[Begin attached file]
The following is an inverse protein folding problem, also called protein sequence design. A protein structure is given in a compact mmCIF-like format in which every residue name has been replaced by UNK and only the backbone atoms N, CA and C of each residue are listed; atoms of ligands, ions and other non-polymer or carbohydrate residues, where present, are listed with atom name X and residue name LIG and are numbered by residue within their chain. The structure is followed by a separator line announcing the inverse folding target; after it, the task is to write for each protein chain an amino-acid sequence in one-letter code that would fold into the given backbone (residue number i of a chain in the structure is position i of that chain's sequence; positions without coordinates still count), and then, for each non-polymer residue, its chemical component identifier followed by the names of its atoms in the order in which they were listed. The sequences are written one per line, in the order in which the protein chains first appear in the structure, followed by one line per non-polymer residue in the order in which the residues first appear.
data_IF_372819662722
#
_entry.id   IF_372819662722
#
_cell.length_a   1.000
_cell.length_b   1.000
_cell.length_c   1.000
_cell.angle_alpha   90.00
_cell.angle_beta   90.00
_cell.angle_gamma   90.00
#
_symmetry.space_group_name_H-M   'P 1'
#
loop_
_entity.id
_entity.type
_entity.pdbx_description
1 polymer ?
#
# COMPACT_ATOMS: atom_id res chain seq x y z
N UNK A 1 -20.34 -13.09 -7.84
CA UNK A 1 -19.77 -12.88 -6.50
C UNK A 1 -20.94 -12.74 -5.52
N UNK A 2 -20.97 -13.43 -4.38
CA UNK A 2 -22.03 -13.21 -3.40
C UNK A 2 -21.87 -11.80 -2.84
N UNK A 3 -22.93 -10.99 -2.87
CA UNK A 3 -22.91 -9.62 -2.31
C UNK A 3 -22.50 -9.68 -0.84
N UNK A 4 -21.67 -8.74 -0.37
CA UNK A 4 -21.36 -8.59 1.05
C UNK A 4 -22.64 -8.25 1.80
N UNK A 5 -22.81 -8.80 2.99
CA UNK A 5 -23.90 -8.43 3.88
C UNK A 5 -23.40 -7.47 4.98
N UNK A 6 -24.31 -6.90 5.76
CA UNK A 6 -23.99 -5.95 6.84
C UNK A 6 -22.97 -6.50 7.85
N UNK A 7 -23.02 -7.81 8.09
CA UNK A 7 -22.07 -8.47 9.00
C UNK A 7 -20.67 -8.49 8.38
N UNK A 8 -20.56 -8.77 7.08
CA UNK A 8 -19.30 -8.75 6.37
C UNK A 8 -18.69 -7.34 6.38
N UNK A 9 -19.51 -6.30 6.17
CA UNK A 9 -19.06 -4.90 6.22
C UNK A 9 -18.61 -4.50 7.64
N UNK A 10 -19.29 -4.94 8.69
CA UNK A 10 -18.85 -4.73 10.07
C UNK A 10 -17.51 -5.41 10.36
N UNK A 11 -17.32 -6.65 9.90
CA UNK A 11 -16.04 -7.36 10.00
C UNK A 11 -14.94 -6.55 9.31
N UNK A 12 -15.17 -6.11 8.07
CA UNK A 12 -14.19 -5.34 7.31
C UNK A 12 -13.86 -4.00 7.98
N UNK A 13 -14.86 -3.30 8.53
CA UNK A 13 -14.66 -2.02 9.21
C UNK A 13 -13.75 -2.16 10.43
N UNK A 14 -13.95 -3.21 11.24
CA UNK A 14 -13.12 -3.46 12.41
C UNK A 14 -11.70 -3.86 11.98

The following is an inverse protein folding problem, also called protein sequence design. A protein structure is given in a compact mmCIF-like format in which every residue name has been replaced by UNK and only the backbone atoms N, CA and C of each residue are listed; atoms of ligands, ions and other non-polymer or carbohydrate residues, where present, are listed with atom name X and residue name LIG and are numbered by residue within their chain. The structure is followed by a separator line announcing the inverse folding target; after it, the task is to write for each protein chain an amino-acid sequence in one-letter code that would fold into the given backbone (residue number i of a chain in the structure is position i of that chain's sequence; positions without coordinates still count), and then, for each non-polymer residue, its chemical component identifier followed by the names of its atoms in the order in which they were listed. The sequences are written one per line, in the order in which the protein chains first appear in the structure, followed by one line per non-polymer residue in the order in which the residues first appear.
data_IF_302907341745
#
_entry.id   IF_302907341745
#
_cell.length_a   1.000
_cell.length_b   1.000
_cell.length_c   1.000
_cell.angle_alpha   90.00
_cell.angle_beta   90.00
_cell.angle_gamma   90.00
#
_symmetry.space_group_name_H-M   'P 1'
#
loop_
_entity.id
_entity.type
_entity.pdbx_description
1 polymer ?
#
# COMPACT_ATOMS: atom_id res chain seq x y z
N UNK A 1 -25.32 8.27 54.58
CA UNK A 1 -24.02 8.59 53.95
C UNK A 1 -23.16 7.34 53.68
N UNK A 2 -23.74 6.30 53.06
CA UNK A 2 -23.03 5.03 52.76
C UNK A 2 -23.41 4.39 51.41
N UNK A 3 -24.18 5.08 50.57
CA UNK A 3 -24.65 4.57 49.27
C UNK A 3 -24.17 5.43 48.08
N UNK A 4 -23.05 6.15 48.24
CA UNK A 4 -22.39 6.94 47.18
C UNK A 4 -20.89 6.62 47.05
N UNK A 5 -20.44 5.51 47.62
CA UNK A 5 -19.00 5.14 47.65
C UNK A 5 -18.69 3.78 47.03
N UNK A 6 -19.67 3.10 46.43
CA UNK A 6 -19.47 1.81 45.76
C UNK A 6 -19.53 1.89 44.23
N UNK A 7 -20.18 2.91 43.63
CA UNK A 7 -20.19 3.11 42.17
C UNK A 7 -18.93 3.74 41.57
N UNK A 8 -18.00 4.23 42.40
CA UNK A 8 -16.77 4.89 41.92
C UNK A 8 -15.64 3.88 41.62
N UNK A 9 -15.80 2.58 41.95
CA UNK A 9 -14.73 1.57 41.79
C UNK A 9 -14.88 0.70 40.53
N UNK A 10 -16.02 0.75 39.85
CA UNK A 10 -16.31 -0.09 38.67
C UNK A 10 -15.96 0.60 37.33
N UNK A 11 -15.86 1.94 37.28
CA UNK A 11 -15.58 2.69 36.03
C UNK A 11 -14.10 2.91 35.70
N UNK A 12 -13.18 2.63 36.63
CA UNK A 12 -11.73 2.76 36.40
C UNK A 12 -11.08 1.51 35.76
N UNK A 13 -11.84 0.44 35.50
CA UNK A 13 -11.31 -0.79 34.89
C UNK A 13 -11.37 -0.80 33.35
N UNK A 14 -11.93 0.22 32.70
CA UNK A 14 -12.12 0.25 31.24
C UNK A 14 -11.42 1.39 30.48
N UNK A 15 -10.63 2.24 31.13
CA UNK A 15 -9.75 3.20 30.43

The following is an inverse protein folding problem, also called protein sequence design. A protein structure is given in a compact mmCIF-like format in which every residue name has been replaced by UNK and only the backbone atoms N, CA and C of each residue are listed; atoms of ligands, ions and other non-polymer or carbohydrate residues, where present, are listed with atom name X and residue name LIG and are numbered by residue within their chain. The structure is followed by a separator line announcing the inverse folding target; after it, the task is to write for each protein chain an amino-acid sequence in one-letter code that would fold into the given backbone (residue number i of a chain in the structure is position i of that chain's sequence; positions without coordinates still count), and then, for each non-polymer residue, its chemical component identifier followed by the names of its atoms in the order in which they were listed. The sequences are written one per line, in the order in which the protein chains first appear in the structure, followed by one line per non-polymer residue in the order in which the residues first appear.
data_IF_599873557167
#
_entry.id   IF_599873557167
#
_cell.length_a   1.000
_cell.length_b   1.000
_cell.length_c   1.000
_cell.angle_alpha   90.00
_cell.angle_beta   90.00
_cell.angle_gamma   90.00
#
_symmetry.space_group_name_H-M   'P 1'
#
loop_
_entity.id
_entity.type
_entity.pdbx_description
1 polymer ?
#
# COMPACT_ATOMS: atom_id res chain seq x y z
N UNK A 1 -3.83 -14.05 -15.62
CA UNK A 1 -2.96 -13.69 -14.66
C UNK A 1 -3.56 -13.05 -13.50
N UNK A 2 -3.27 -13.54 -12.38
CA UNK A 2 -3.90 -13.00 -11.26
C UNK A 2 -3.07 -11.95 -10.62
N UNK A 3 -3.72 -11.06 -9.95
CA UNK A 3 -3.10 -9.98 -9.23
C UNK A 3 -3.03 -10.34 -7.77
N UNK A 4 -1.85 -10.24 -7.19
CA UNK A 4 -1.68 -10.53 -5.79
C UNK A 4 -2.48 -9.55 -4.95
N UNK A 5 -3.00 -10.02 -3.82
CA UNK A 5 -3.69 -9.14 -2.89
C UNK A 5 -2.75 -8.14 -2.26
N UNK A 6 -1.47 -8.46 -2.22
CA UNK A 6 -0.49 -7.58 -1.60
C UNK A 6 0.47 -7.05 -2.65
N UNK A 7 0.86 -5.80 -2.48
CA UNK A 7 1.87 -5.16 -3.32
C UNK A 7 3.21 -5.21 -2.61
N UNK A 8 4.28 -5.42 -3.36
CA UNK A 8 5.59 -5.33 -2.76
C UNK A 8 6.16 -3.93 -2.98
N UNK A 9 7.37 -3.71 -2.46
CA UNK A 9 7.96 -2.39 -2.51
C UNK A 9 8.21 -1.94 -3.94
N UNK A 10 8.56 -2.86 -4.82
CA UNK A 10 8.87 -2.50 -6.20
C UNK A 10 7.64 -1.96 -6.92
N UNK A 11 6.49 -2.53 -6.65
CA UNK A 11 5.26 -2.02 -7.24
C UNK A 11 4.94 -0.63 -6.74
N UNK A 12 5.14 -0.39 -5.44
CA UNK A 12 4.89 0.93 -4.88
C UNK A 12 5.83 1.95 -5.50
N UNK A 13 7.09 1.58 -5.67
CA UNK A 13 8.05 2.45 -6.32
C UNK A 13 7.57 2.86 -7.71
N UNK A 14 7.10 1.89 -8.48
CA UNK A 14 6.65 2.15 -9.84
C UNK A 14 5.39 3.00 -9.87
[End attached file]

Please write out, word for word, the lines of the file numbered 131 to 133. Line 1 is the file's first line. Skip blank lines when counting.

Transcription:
#
_entry.id   IF_599873557167
#